Hair shedding is a natural part of the hair growth process. It is common to shed about 50 to 100 strands a day, depending on your hair care and washing routines, so hair shedding shouldn’t always be a cause of worry. The problem comes when you start to notice more hair than usual on your brush or pillow.
But before you get too anxious, you need to have the correct information about your hair growth physiology. This article explains the differences between hair loss and hair shedding. While they may have similar causes, hair shedding and hair loss are two different problems.
Understanding Your Hair Growth Structure
Your hair may seem like a simple structure, but it serves several different functions. First and foremost, it provides the scalp with protection. For most people, however, hair is also an expression of their character and personality, something with which they make a lasting impression on others. Understanding how your hair grows will enable you to obtain healthier and fuller hair that expresses who you are as a person.
What Are Hair Follicles?
The hair follicle is made up of two structures, a bulb and papilla, which are located underneath the scalp. The bulb is found at the base of every strand. It contains active cells which help grow hairs around the papilla. The papilla is responsible for providing blood supply to the hair follicle to promote growth.
A healthy scalp has approximately 100,000 hair follicles, which is why it’s normal to lose up to 100 hairs each day.
What You Need To Know About The Hair Growth Cycle
The hair growth cycle can be broken down into three phases. These are as follows:
- Anagen (growth period) – Roughly 85-90% of the hair on your head is in the anagen phase at any given time. This phase is where the cells in the bulb divide to create new hair, which can grow anywhere between 18 to 30 inches long. The hair may spend several years in this phase, depending on one’s maximum hair length.
- Catagen (transitional period) – This period is generally short and may last for only 2 to 3 weeks. Hair growth slows and eventually stops while the hair follicle shrinks. The blood supply from the hair will be cut, creating club hair. Somewhere around 1-3% of your hair is normally in the catagen phase.
- Telogen (resting period) – When the hair enters the final stage, club hairs will rest in the root while new growth will develop beneath it. This period often lasts for about 3 months and accounts for about 5-10% of your hair.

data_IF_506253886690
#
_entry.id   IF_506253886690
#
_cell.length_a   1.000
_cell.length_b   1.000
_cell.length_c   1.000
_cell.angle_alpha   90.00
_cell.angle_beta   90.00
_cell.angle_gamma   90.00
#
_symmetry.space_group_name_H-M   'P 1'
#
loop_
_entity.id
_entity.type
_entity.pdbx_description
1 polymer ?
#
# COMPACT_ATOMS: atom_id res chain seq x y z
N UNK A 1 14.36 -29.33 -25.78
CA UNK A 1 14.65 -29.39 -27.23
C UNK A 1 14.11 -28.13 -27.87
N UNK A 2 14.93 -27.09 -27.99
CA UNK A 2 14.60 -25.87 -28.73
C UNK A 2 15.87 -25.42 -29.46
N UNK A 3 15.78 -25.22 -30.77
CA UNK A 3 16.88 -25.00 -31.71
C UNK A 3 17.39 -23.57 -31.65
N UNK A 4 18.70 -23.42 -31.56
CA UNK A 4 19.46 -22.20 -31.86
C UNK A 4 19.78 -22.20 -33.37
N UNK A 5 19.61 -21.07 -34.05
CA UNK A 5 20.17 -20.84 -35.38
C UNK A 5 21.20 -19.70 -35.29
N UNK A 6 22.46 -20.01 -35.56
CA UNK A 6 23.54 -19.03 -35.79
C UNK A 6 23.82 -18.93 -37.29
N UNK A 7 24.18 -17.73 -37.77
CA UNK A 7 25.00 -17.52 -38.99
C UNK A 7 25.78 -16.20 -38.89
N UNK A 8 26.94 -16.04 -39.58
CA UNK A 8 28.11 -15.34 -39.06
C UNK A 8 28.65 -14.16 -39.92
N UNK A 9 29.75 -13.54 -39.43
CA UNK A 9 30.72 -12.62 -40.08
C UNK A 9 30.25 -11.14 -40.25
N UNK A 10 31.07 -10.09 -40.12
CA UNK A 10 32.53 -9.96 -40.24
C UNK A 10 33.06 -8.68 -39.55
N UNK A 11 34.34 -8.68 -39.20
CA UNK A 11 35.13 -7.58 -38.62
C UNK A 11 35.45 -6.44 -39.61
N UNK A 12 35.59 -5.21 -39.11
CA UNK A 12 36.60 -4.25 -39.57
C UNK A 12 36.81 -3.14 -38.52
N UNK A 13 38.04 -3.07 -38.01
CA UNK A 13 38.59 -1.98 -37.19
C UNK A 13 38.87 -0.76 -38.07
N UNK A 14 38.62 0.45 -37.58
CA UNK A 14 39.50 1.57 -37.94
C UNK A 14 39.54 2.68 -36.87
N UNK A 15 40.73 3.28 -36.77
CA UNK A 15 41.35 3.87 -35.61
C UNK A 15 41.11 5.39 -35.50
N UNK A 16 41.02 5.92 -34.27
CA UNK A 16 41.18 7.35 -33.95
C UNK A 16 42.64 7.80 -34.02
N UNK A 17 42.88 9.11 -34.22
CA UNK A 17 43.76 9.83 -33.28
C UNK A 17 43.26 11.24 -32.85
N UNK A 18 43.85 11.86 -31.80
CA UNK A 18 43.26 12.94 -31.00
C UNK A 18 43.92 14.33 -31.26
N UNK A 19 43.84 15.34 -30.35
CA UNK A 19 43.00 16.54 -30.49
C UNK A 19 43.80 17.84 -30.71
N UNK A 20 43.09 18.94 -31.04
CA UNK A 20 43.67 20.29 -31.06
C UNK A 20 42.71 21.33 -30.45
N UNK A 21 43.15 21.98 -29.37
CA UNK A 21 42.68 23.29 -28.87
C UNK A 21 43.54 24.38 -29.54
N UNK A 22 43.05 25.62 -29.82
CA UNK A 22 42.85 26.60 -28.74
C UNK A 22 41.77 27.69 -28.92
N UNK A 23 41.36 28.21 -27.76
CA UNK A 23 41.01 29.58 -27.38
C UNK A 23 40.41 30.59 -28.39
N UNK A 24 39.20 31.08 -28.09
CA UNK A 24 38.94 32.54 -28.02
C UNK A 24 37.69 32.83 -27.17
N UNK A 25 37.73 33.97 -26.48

The resting clubs will eventually fall out, allowing new hairs to come through the follicles. It is a natural process. Because hair follicles are independent, meaning they go through the cycle at different times, you shed 50 to 100 single hairs each day rather than groups or patches of hair.
Hair Shedding Versus Hair Fall
If you’re experiencing a noticeable loss of hair, it could be natural hair shedding or hair loss. It’s common to think that these hair issues are the same, but each is a different phenomenon.
You experience shedding during the natural hair growth cycle. Your hair is still growing, but you notice a significant hair fall out daily. If you are shedding more hair than usual, however, you might be dealing with telogen effluvium, a medical term for excessive hair shedding.
Telogen effluvium is only temporary. It occurs when an increased proportion of your hair shifts from anagen to telogen phase. Typically, up to 10% of the hair is in the telogen phase at any given time. During telogen effluvium, this increases to 30% or more.
This condition usually resolves over several months without any treatment. Its average duration is about 3 to 6 months until the hair starts regrowing, but it may take longer for your hair volume to return to normal.
Hair loss occurs when the hair stops growing altogether. Different factors can trigger this, and unless specialists identify and treat the cause, the hair does not regrow. For instance, if your hair loss results from certain medications, your hair won’t regrow until you stop taking them.
Common causes of hair loss include harsh hair products, heredity, autoimmune conditions, chemotherapy or hormonal imbalances. There is also a link between vitamin and nutrient deficiencies and temporary hair loss. You need to determine the source of the problem so that your hair can grow back.
Whether you’re going through an expected period of hair shedding or dealing with hair loss, both can be unpleasant, stressful experiences. If you are concerned, speak with your doctor to determine what’s causing the problem.
Vinci Hair Clinic experts are also here to help. If you’re worried about hair loss, we have the skills and experience that you need. We offer a free consultation at which you can discuss all your hair care issues. Contact us by phone or email or use the contact form. Get in touch today and book your consultation!
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